By Lauren Silva Laughlin
FORTUNE -- How much is Washington dysfunction harming the U.S. economy? Policymakers' disaccord could be doing major behind-the-scenes economic damage. According to economists Juan Sanchez and Emircan Yurdagül at the St Louis Federal Reserve, U.S. companies are hoarding loads of cash specifically because of policy uncertainty. As a result, corporate spending habits could be costing the country millions of jobs.
On the surface, the U.S. government shutdown, caused by Washington gridlock, looks to be causing little immediate economic damage even as the country approaches a deadline where it could default on its debt. Chief U.S. economist at JPMorgan Michael Feroli estimates that each week the government is shut down the annualized growth rate of real GDP will fall about 0.12% quarterly. Yet the stock market, up slightly over the past two weeks, has shrugged this off.
However, the final findings of a St. Louis Fed report, preliminarily released in January but recently published in its entirety on the division's website, inadvertently raise another issue. The study shows that U.S. firms are holding four times as much cash as in 1995 and 11 times as much as they were holding in 1979. After adjusting for economic growth and inflation by considering asset growth as well, cash on corporate balance sheets doubled between 2000 and 2010.
Sanchez and Yurdagül looked at several reasons why companies might be keeping cash: Did research and development spending decline? Is the tax burden associated with repatriating foreign earnings too great? Did companies stop spending on human capital? Or has overall policy uncertainty started to take its toll?
It was this last factor that was among the most important. To come to the conclusion, the duo tracked the total cash holdings vs. something called the "Economic Policy Uncertainty Index." This index aggregated the frequency of news articles discussing policy-related economic uncertainty, upcoming expirations of tax code provisions, and economists' disagreement over predicting economic statistics.
"There are several episodes where the two variables [policy-related economic uncertainty and the ratio between cash and assets] move in the same direction, in particular between 2008 and 2010," the report says.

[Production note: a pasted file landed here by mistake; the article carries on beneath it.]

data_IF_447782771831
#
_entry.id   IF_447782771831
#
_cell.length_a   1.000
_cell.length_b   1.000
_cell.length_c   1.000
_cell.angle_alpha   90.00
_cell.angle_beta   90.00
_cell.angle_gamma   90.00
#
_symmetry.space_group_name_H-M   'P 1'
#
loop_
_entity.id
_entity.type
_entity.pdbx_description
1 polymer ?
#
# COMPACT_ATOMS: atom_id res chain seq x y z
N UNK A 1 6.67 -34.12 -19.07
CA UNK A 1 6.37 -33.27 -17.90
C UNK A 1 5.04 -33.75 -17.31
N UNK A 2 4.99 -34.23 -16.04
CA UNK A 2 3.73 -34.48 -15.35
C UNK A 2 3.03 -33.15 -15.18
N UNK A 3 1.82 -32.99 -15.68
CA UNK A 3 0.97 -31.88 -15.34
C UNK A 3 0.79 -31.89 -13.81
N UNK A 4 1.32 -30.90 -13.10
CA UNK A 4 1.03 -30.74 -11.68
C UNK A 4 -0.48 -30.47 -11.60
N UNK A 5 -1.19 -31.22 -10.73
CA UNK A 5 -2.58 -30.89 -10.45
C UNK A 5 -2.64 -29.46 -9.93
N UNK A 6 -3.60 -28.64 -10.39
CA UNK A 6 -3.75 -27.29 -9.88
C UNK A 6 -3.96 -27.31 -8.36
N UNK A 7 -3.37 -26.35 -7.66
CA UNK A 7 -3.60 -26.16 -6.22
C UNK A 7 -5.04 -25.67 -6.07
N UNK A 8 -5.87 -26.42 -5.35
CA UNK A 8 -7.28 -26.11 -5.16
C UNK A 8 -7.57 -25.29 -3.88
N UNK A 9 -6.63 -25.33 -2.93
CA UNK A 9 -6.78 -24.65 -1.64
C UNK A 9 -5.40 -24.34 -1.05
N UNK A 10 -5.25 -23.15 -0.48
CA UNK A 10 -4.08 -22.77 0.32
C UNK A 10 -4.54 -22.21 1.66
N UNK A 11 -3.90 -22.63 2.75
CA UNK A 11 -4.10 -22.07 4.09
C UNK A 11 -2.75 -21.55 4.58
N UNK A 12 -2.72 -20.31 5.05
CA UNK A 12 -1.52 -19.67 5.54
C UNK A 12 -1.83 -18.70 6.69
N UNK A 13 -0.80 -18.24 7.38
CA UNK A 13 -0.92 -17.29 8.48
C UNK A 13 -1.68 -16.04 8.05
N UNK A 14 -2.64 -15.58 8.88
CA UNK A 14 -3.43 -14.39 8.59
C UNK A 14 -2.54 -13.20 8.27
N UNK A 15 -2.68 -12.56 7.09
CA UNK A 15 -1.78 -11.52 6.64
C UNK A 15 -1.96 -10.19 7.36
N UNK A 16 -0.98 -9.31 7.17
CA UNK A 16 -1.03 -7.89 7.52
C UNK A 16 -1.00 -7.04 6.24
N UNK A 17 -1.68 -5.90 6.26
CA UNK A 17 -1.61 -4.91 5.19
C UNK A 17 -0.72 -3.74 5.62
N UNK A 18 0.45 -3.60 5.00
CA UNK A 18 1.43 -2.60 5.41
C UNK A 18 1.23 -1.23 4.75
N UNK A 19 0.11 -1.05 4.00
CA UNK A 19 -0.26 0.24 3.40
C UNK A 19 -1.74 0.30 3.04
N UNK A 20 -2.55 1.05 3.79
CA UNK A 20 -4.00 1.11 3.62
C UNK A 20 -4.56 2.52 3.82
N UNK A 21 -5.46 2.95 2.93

"The results suggest that some of these factors -- namely, R&D expenditures and cash-flow uncertainty -- ... stop short of keeping up with the rise in the cash-to-asset ratio that occurred after the mid-2000s."
Non-financial U.S. businesses are sitting on over $1.8 trillion in liquid securities, according to the Federal Reserve. What might happen if they started spending this money?
"Political gridlock is one of the reasons for the muted recovery. Once you have confidence, people start borrowing money and investing in the future," Fortress principal Mike Novogratz recently told Fortune.
It's not a perfect comparison, but consider this. The Congressional Budget Office says that the 2009 $800 billion stimulus package created up to 3.6 million new jobs. Similar to public-sector spending, overall corporate spending can have a multiplier effect. Every $1 added to the economy is recycled several times to create something much more than one-plus-one. If you believe the private sector is more efficient than the government, the number of jobs created might be a higher number still.
The current number of unemployed people in the country is 11.3 million, as reported by the Bureau of Labor Statistics. Even if corporations spent just a fraction of the cash on their balance sheets, there is a good chance this number could be dramatically reduced.
The unemployment benefits system was built on a combination of wishful thinking, generosity, and skimpy funding during good times. Today, it's likely impeding job growth.
By Nina Easton, senior editor-at-large
FORTUNE -- Hemingway Apparel, located in a rural former cotton town a hundred miles east of South Carolina's capitol, should be the kind of small business that government nurtures. In a county where the unemployment rate hovers near 12%, the factory MOREJul 19, 2012 9:56 AM ET
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